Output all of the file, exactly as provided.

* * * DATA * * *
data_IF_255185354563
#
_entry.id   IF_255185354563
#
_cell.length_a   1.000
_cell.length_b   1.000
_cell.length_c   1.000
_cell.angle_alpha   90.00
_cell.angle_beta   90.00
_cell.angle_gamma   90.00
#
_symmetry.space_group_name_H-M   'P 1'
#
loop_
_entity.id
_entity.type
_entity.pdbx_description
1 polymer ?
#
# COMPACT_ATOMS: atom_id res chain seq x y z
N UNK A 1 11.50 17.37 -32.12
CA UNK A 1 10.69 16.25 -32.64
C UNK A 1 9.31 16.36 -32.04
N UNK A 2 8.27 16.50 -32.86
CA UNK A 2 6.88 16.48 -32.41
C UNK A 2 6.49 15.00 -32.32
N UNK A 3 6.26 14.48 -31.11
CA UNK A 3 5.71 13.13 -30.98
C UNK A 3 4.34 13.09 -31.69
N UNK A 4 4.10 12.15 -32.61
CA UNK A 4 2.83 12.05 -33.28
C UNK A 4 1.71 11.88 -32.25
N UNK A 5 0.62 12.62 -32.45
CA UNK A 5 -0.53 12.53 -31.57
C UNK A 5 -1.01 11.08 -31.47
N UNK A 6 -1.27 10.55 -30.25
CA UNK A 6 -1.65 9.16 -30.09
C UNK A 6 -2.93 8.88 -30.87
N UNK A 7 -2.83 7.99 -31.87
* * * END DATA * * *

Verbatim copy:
data_IF_255185354563
#
_entry.id   IF_255185354563
#
_cell.length_a   1.000
_cell.length_b   1.000
_cell.length_c   1.000
_cell.angle_alpha   90.00
_cell.angle_beta   90.00
_cell.angle_gamma   90.00
#
_symmetry.space_group_name_H-M   'P 1'
#
loop_
_entity.id
_entity.type
_entity.pdbx_description
1 polymer ?
#
# COMPACT_ATOMS: atom_id res chain seq x y z
N UNK A 1 11.50 17.37 -32.12
CA UNK A 1 10.69 16.25 -32.64
C UNK A 1 9.31 16.36 -32.04
N UNK A 2 8.27 16.50 -32.86
CA UNK A 2 6.88 16.48 -32.41
C UNK A 2 6.49 15.00 -32.32
N UNK A 3 6.26 14.48 -31.11
CA UNK A 3 5.71 13.13 -30.98
C UNK A 3 4.34 13.09 -31.69
N UNK A 4 4.10 12.15 -32.61
CA UNK A 4 2.83 12.05 -33.28
C UNK A 4 1.71 11.88 -32.25
N UNK A 5 0.62 12.62 -32.45
CA UNK A 5 -0.53 12.53 -31.57
C UNK A 5 -1.01 11.08 -31.47
N UNK A 6 -1.27 10.55 -30.25
CA UNK A 6 -1.65 9.16 -30.09
C UNK A 6 -2.93 8.88 -30.87
N UNK A 7 -2.83 7.99 -31.87